Sun Tzu vs. USNA
12 Strong, by Doug Stanton, retells the story of the beginning of the War on Terror following the attacks on September 11, 2001. In the months after the terrorist attacks a small group of American Special Forces touched down in Afghanistan and began fighting alongside the local tribes. The mission was unlike anything the men had trained for; the soldiers had to learn to battle on horseback in unknown territory with shifty characters as allies. Given these circumstances, the Americans were able to adapt to the new style of warfare and win critical battles against the Taliban despite unfavorable odds. Some form of war or conflict has existed since the beginning of the human race, but the way wars are fought have changed significantly. In the modern age, the Naval Academy teaches very different tactics than that of the philosophy on war in Imperial China.
In Sun Tzu’s The Art of War, the over-arching philosophy is that war is formulaic and that the side that possesses the ideal combination of components according to Master Sun’s outlines of fundamentals, essentials, and masteries will be victorious. Each chapter of The Art of War serves as a blueprint that delineates steps that need to be taken or quotas that need to be fulfilled in order to have the strongest army. Master Sun scrutinizes each movement in battle down to how many miles a general should have his soldiers walk in a day in order to optimize “gain” and minimize “danger”. Because of this, I believe that Sun Tzu’s writings turn war into a science more than an art form.
I also believe that Master Sun’s attempt to “12-step” war sets one up for failure. Sun Tzu is not a hypocrite, but his philosophy invalidates itself. For example, he (allegedly) says, “The Way of War is / A Way of Deception,” and continues to ruminate on the strategy of expecting the unexpected from your enemy while executing movements opposite of what you believe your enemy perceives of you. Master Sun tells us to follow very specific guidelines to achieve optimum offensive strategy and while navigating “the fray”, but he also tells us to expect the unexpected. I believe that the two are mutually exclusive. This strategy does not account for new tactics being employed by enemy forces that a general will have to respond to. Following Master Sun’s philosophy to a T would leave a force jarringly unable to adapt to different styles of battle.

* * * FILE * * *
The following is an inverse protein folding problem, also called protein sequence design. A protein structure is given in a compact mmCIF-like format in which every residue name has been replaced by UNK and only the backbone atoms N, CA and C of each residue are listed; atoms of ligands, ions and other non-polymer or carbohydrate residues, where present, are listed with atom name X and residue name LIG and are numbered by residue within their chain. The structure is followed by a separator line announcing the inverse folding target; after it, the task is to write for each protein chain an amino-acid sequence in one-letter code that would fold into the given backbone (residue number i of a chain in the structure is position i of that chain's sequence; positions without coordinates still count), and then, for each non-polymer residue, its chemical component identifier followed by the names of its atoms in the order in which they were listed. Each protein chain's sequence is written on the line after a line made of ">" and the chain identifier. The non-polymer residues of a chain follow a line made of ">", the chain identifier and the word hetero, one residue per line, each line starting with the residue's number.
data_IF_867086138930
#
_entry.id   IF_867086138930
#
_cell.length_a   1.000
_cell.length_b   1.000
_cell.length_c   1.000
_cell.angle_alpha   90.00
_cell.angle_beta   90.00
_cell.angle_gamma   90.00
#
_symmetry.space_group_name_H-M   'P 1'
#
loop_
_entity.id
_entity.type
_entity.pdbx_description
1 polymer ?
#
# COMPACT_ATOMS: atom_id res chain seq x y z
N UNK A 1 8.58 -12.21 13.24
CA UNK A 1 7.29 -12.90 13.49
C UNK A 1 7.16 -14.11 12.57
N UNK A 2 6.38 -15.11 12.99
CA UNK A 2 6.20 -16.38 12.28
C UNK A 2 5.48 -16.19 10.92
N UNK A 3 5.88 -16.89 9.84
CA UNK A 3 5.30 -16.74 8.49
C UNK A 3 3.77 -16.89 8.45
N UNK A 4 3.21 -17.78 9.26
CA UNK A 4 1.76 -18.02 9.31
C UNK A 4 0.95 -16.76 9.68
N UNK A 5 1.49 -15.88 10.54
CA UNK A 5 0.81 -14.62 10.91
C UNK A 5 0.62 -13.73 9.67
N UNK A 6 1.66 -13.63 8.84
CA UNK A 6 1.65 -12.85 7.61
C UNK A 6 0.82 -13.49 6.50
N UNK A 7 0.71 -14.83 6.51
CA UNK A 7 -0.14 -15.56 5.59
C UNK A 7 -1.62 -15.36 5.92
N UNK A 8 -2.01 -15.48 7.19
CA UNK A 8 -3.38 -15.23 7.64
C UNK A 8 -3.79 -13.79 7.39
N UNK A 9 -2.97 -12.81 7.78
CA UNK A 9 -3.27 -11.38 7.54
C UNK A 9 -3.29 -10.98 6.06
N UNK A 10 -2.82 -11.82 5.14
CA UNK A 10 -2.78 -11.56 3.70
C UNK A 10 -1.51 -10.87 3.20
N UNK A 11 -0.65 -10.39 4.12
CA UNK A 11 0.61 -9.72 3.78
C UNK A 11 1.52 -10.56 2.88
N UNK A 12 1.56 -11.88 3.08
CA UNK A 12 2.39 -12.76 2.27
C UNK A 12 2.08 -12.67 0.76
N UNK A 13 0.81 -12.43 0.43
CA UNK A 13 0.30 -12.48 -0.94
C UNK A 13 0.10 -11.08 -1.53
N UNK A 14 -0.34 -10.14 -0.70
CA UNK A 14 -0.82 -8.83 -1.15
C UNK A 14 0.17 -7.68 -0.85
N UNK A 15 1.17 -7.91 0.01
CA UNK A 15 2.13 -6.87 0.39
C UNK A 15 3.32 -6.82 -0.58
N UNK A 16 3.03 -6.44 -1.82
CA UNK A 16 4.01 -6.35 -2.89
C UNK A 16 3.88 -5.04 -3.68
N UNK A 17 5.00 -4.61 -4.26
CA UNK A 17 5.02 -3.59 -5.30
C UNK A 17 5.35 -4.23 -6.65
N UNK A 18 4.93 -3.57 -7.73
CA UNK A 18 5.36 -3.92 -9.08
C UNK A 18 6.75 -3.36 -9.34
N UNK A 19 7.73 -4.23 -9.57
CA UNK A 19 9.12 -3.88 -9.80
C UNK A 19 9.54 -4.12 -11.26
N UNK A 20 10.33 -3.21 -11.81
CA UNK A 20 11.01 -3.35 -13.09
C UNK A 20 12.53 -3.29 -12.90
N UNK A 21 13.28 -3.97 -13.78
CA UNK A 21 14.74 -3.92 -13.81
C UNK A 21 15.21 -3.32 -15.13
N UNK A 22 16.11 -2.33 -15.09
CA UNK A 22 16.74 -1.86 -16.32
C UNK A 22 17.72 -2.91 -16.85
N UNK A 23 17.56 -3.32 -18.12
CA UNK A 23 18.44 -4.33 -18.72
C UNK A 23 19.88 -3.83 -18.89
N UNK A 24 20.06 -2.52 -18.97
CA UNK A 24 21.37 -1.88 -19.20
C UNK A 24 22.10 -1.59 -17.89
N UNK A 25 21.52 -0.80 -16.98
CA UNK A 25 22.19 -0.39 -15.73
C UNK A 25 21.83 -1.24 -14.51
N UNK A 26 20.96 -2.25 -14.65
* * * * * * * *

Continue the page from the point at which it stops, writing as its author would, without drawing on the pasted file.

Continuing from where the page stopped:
At the Naval Academy, much like how Special Forces had to operate in Afghanistan, we are taught that war is not a formula, but a reaction. We cannot predict every possible scenario, and attempting to do so would be futile. Instead, we are taught to develop critical thinking skills that will be applicable in a myriad of circumstances. Let’s take, for example, two of Master Sun’s teachings: “Know the enemy, / Know yourself, / And victory / Is never in doubt, / Not in a hundred battles,” and “In War, … If fewer in number, / Lie low.” The soldiers in 12 Strong were in foreign territory where they did not know the ins and outs of politics and tribal relations. In their case, they did not know the enemy (the Taliban) let alone themselves because they could not trust the tribes and Afghan leaders they had to rely on. Furthermore, they were outnumbered forty to one in almost every battle. The Special Forces fell back onto their training: using critical thinking skills to determine what their next move should be. They couldn’t follow a checklist because none existed.
I believe that the critical thinking techniques and tactics taught at the Naval Academy are superior to Sun Tzu’s philosophy that war can be broken down into succinct procedures. This philosophy is the only way a force will be able to adapt quickly enough to the evolving forms of warfare today. However, we can still learn from Sun Tzu’s writings on the characteristics that make worthy generals and skillful warriors.
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Sun Tzu’s The Art of War
12 Strong by Doug Stanton